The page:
WASHINGTON, D.C. – Today, a new report has found that over the past five years, only one nickel of every new, real non-defense dollar spent by the federal government has gone to children’s programs. To raise awareness of this alarming trend, Congressman Danny Davis (D-IL) today introduced legislation that would provide an annual accounting of all federal money spent on children.

The Children’s Budget Act aims to make children a priority in the federal budget by requiring that the President’s annual budget request include a separate analysis of all spending on children’s programs. This accounting would collect the diverse sources of funding for children’s programs in a unified place, communicating a clear picture of the federal funding benefiting America’s young people.

The Act mandates that the president mirror the publication released today, which analyzes the over 180 federally funded programs aimed at enhancing the well-being of our nation’s children, determining how their appropriations levels have changed over the past five years. The book, entitled Children’s Budget 2009, has exposed alarming trends for spending on children.

“The Children’s Budget Act is critical legislation that will help our government determine the priority it places on our nation’s children. We commend Congressman Davis for spearheading this important effort to increase investments in our future,” said Bruce Lesley, President of First Focus. “Despite increases in federal spending over the past five years, the share for children has dropped dramatically. The Children’s Budget Act is a simple, inexpensive action that will bring awareness to the federal investment in children, as well as hold our nation’s leaders accountable for ensuring that children remain a national priority.”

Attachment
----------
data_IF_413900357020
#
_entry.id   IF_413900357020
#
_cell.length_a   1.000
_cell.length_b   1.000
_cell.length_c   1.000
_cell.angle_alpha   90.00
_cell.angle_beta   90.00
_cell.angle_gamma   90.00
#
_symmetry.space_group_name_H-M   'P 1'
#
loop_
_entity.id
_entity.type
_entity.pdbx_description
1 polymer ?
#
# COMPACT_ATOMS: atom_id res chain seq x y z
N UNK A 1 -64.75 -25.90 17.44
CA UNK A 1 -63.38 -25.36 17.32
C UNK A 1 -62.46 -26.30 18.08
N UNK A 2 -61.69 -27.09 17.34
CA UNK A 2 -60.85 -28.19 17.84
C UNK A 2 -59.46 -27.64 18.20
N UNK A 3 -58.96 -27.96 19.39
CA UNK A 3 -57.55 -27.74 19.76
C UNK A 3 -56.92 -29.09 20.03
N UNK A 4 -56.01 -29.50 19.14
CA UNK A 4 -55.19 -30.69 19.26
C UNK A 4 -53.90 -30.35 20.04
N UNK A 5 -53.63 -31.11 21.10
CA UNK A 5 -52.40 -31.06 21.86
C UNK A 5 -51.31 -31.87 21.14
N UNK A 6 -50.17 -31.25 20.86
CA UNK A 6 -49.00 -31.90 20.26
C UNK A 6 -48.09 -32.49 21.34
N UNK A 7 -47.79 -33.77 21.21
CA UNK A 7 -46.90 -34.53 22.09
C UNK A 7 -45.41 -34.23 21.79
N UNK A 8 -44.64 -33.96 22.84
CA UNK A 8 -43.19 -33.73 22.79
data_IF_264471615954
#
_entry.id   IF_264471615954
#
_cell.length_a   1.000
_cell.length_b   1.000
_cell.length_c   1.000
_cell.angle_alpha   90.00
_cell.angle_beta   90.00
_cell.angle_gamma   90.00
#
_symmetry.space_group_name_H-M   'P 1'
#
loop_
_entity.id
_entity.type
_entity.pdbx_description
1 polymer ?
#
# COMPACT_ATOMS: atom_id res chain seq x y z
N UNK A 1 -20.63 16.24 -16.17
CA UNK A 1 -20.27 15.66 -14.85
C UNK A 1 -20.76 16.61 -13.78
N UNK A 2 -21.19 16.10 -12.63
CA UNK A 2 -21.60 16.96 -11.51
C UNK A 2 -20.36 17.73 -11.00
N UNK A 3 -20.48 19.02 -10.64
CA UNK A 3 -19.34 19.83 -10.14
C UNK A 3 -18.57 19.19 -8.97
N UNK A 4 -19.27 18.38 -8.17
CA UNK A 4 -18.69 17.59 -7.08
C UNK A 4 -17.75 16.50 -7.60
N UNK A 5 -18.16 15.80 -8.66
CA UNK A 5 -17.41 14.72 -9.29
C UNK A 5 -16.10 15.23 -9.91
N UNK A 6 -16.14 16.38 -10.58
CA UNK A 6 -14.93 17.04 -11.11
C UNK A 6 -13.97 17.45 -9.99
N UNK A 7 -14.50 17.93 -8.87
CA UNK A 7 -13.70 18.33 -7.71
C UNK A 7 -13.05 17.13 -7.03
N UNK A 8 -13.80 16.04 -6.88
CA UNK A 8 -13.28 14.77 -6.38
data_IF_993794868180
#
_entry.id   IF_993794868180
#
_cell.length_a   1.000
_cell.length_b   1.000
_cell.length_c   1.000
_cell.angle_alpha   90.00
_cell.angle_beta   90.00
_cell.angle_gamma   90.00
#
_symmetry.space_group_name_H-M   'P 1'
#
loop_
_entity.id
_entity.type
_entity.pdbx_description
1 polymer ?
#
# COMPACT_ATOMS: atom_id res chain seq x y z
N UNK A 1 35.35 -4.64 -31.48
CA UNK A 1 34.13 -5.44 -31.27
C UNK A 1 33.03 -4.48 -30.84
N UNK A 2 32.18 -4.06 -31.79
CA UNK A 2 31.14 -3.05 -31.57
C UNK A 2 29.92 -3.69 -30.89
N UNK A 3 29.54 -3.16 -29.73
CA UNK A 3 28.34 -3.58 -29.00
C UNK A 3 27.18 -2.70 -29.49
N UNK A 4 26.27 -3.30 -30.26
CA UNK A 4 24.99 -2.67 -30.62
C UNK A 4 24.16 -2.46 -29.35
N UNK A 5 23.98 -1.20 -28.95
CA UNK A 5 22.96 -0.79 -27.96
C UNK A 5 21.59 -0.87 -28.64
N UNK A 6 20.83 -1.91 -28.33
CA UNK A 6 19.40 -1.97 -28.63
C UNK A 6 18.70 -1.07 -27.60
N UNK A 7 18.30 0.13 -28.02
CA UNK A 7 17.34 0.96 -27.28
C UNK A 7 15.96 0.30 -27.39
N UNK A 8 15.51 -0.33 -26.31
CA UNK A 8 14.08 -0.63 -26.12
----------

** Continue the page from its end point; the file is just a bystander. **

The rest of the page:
The key findings of Children’s Budget 2009 include:

  • For the past five years, less than one nickel out of every new, real non-defense dollar spent by the federal government has gone to children and children’s programs.
  • Children’s spending makes up less than ten percent of the entire non-defense budget.
  • The overall share of federal, non-defense spending going to children’s programs has dropped by twelve percent over the past five years.
  • Real discretionary spending on children has declined by one percent since 2005, while at the same time all other non-defense discretionary spending has increased by 4 percent.

Lesley added, “The findings of Children’s Budget paint a concerning picture for our kids. Virtually every program that benefits children depends on a core federal investment that has diminished in recent years.”

The release of Children’s Budget 2009 and the introduction of the Children’s Budget Act were announced today at an event on Capitol Hill.

Several states and local governments already produce annual Children’s Budgets. These budgets, in cities like Philadelphia and states such as Louisiana, make it clear how their governments are responding to the needs of children. Children’s Budgets have proven to be an invaluable source of information, as well as an inexpensive and efficient way to improve the lives of children.

Currently, the law that governs the requirements for the President’s annual budget request includes dozens of specific instructions, such as a recently added mandate that requires an analysis of all spending on homeland security. Requiring that a similar analysis of spending on children be submitted as part of the President’s larger budget request would be a simple addition to the law.